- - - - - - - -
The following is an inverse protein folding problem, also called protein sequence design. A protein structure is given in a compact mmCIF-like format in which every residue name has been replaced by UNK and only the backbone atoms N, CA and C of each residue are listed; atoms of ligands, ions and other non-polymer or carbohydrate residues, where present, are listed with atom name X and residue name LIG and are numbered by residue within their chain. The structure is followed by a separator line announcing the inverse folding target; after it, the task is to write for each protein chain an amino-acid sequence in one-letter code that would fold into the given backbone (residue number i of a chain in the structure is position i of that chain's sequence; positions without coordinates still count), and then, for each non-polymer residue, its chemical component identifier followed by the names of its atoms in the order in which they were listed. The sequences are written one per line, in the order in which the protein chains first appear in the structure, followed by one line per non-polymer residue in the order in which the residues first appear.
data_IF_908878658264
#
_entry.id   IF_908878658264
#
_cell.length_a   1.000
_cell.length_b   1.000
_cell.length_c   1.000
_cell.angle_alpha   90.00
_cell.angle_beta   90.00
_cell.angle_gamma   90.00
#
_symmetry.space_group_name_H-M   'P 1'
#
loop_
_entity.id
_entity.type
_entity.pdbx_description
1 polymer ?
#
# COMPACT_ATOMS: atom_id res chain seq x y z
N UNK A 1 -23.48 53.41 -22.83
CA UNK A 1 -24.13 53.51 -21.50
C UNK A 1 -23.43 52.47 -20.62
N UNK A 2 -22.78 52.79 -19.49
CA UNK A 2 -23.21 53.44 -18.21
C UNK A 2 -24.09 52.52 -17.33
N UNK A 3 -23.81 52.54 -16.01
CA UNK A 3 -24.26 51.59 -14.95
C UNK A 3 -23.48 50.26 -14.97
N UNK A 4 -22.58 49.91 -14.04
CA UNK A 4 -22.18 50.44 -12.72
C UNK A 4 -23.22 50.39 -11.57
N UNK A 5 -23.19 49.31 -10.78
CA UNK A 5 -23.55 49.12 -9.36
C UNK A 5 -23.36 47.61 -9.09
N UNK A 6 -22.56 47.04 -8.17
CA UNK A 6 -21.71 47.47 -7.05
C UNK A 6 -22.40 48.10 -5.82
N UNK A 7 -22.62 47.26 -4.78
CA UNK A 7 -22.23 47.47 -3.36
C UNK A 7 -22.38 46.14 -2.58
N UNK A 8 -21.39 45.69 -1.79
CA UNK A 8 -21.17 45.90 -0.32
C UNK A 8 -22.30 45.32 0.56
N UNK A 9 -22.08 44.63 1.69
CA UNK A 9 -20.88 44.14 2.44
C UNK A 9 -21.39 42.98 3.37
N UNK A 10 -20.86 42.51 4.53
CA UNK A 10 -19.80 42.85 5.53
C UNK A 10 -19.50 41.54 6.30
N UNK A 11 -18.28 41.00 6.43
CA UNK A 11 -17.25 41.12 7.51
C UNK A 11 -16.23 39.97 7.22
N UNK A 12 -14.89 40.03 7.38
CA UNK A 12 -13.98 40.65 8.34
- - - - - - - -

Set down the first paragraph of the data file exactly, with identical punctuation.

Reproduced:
The following is an inverse protein folding problem, also called protein sequence design. A protein structure is given in a compact mmCIF-like format in which every residue name has been replaced by UNK and only the backbone atoms N, CA and C of each residue are listed; atoms of ligands, ions and other non-polymer or carbohydrate residues, where present, are listed with atom name X and residue name LIG and are numbered by residue within their chain. The structure is followed by a separator line announcing the inverse folding target; after it, the task is to write for each protein chain an amino-acid sequence in one-letter code that would fold into the given backbone (residue number i of a chain in the structure is position i of that chain's sequence; positions without coordinates still count), and then, for each non-polymer residue, its chemical component identifier followed by the names of its atoms in the order in which they were listed. The sequences are written one per line, in the order in which the protein chains first appear in the structure, followed by one line per non-polymer residue in the order in which the residues first appear.